• [-SharePointResources <MultiValuedProperty>]
    • [-SuppressWarmupMessage <SwitchParameter>]
    • [-ValidationOrganization <String>]
    • [-WhatIf [<SwitchParameter>]]
    • [<CommonParameters>]

The IKEA Dignitet

So my wife purchased something to hang some of the kids artwork on the walls and while the product looks innocuous enough it is really a nightmare.  The product I am writing about is the IKEA Dignitet Curtain Wire (http://www.ikea.com/us/en/catalog/products/60075295/).  I am sure that many people have seen this product on Pinterest but this is not a product I would recommend (at least if you have drywall walls).  I installed it as directed by the very short instruction manual but there was no mention about the proper wire tension or anything about proper anchors for the walls.  I chose to use wall anchors that are rated for fifty pounds each which according to that logic each pedestal should be rated to 150 lbs assuming the drywall would hold that much weight.  So upon installing the brackets which went fine, I began to tension the wire (not too tight from what I could tell) but my wall anchors began pulling from the drywall.  Due to the narrow base and simple points on how this mounts it appears that it becomes very easy to create a torsional force on the screws that were holding it on the wall thus increasing the amount of weight that was being applied to the screws.  So at this point I have six holes in my wall that technically are not strong enough to properly tension the wire.  I used ended up adding some tape around the screws to add additional size for the anchors and by not tensioning the wire very tight it appears to be holding.  

In summation, I would not recommend this product if you are going to mount it on drywall, it should be fine on a wood wall but other than that, this is not a good product.  

Yammer OAuth for data export

Anyone familiar with Yammer will know that many of the APIs are a bit lacking.  Also, all API connections will need an oAuth token that has access to the data in question.  So what do you do if you have a console application that needs to use Yammer Data Export API and drop the into a database or more to the point, how do you get the oAuth token?  I am not going to post the specifics on how to get the data and extract it but I will post some code on how to get the oAuth token.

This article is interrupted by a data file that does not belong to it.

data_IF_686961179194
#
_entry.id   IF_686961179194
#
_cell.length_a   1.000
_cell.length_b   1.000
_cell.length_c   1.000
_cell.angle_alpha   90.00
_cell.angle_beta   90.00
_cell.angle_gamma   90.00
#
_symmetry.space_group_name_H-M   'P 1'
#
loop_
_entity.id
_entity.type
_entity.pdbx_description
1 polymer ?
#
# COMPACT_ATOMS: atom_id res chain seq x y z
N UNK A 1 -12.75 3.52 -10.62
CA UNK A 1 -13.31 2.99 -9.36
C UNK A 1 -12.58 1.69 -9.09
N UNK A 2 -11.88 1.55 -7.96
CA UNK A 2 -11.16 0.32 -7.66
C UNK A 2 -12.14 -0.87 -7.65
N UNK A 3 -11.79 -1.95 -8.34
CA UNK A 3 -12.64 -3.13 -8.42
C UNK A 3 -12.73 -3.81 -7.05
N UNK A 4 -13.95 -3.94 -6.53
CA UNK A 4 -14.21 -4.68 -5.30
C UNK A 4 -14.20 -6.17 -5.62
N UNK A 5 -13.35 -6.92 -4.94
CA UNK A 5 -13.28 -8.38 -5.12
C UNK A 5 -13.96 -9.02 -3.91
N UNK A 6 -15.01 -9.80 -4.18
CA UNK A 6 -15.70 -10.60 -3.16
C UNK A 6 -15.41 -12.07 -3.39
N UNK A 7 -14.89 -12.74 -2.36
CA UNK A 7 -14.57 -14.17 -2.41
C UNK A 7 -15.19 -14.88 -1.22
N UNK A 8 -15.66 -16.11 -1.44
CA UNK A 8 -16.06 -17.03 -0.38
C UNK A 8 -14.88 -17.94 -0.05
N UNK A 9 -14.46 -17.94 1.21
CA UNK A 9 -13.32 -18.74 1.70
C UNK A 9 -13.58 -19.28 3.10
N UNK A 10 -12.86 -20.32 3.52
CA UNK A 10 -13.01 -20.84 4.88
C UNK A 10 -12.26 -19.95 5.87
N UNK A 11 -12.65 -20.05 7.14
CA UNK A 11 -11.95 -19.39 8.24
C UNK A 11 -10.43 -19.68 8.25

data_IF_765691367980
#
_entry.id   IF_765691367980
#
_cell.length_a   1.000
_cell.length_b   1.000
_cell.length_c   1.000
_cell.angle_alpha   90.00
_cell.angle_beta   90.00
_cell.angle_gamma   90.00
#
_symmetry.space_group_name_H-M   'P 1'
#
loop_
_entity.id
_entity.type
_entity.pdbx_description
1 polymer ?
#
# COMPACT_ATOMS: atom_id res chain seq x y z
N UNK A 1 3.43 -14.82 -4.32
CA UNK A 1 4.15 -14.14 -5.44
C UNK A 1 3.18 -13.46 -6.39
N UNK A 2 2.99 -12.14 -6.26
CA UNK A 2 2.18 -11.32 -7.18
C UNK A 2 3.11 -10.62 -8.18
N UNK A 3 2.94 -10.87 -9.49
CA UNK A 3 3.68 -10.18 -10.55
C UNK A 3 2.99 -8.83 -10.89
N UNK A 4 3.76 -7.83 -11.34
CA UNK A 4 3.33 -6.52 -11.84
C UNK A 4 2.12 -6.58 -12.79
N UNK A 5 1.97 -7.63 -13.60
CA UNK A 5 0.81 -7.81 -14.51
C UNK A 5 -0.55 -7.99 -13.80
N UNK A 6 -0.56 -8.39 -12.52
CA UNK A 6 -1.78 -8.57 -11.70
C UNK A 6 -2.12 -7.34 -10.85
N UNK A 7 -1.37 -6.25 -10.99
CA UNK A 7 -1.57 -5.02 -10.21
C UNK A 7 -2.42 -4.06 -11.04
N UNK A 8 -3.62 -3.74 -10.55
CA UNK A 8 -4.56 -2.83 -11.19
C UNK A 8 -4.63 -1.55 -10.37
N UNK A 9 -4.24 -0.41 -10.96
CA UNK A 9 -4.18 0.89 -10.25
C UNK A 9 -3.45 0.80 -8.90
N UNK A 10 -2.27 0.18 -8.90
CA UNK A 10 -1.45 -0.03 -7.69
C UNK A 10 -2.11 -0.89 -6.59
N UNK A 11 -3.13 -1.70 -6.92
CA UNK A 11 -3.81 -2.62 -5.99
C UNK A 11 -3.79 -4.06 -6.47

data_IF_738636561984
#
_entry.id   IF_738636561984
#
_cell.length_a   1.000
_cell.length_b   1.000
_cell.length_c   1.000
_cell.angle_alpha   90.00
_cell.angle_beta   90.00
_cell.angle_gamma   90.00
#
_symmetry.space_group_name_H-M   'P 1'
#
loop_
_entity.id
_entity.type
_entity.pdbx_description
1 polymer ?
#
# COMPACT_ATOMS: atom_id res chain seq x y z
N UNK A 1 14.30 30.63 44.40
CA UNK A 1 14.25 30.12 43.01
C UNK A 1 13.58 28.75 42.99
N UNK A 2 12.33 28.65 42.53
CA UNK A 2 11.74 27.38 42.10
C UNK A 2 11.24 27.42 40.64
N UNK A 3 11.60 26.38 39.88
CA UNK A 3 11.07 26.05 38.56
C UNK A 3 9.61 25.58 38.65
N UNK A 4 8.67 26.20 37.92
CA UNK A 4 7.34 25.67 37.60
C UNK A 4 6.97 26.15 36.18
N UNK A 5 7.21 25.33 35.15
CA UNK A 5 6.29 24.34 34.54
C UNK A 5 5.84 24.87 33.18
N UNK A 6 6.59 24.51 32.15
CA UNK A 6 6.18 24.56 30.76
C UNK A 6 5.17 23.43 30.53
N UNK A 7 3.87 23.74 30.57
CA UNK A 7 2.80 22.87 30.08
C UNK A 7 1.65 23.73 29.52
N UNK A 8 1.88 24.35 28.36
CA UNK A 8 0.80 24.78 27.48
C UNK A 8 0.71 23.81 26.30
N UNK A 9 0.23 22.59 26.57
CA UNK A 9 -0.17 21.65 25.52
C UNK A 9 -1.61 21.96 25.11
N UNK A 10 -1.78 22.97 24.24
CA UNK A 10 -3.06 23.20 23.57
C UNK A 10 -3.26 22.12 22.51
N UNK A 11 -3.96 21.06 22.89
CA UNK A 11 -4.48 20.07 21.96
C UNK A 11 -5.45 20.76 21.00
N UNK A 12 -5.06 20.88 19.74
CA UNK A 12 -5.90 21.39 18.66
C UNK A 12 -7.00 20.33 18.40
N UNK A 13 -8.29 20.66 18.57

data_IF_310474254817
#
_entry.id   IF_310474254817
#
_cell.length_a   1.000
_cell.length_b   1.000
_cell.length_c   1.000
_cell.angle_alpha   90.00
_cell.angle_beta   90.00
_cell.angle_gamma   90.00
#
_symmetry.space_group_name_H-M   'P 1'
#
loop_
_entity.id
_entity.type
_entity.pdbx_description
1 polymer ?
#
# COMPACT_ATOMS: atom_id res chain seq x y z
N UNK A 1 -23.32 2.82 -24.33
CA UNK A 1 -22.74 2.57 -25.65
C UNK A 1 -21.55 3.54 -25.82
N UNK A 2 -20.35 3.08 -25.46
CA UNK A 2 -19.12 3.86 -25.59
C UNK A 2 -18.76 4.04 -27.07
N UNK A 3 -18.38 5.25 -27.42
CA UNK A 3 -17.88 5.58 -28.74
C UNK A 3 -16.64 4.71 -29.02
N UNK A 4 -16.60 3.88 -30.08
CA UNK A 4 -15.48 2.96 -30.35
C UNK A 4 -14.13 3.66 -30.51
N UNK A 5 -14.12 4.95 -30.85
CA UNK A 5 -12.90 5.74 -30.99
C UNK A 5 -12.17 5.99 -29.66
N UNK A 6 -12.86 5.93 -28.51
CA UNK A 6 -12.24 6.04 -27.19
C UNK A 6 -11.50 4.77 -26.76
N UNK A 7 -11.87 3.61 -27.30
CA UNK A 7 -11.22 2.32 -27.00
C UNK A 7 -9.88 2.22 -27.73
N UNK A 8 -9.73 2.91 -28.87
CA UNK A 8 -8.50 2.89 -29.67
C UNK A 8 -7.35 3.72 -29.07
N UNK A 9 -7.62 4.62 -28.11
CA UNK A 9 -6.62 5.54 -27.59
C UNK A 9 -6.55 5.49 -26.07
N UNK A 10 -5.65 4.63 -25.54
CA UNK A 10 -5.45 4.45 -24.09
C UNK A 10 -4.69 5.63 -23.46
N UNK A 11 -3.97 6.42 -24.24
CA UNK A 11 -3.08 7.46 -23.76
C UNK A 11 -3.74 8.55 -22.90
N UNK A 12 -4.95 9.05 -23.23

To start there is some information you will need from Yammer which is only obtained after creating a Yammer app (https://developer.yammer.com/v1.0/docs/app-registration).  Your redirect URL for the included code needs to be http://localhost:80/Temporary_Listen_Addresses/  (if you get an error relating to access denied the port may be being used or it could be an issue with your privileges on the device).  *NOTE you do not need to publish your app for this functionality to work, so you can create the app then never finalize it.  Yammer's documentation https://developer.yammer.com/v1.0/docs/authentication-1 does not include the specifics on how to implement this on a console application and only includes the basic information.

The included code makse the assumptions that you will have the following app seetings in your App.config: "ClientID", "RedirectURL", "ClientSecret", and "oAuthToken" with all of these fields populated, with the exception of the "oAuthToken" field, from the information in your Yammer app settings.

I have included the complete class to perform the login here and to implement it you just need to call the constructor. 

  1. var yammerLogin = new YammerLogin.YammerAuthentication();
  2. string token = yammerLogin.oAuthToken;

The oAuthToken will be stored in the App.config and it will only re-auth if the token has failed to login. 

I hope this will help save a few hours of work for a few people out there.